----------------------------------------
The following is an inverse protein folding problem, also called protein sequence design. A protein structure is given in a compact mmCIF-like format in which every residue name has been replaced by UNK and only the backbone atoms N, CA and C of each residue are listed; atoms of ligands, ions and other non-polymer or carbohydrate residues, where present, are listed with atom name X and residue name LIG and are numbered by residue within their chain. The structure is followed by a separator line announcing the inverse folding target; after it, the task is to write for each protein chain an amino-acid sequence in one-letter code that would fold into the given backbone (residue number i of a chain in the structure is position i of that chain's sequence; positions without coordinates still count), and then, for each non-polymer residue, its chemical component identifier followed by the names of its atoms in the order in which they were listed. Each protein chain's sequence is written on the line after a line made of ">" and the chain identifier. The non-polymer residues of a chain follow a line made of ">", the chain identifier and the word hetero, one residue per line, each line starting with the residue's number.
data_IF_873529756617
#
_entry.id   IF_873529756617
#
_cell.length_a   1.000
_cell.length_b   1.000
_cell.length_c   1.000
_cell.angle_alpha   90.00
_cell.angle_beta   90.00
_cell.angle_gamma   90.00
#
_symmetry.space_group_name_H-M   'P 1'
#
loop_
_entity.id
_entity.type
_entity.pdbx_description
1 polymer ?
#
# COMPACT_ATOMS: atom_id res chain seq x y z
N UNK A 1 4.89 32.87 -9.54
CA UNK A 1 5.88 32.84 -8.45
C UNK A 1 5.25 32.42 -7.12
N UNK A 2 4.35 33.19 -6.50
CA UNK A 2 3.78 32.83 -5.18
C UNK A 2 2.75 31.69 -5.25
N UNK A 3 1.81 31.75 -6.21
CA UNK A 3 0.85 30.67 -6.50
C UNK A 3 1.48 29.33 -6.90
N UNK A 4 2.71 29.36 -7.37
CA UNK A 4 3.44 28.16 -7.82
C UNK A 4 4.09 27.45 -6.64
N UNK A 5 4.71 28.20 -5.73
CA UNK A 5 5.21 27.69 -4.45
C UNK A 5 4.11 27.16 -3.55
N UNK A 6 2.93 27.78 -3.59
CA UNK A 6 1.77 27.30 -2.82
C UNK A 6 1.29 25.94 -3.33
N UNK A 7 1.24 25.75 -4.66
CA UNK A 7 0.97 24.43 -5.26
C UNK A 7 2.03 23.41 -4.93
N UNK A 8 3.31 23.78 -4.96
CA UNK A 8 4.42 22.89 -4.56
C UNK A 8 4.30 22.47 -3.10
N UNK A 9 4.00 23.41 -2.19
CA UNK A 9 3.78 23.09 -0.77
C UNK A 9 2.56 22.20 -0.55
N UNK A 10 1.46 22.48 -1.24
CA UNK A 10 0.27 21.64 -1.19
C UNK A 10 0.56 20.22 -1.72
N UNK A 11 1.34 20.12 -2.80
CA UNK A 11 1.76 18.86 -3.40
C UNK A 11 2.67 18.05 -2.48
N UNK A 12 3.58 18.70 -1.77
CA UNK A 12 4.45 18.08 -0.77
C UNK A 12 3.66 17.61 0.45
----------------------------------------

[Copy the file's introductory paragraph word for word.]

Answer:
The following is an inverse protein folding problem, also called protein sequence design. A protein structure is given in a compact mmCIF-like format in which every residue name has been replaced by UNK and only the backbone atoms N, CA and C of each residue are listed; atoms of ligands, ions and other non-polymer or carbohydrate residues, where present, are listed with atom name X and residue name LIG and are numbered by residue within their chain. The structure is followed by a separator line announcing the inverse folding target; after it, the task is to write for each protein chain an amino-acid sequence in one-letter code that would fold into the given backbone (residue number i of a chain in the structure is position i of that chain's sequence; positions without coordinates still count), and then, for each non-polymer residue, its chemical component identifier followed by the names of its atoms in the order in which they were listed. Each protein chain's sequence is written on the line after a line made of ">" and the chain identifier. The non-polymer residues of a chain follow a line made of ">", the chain identifier and the word hetero, one residue per line, each line starting with the residue's number.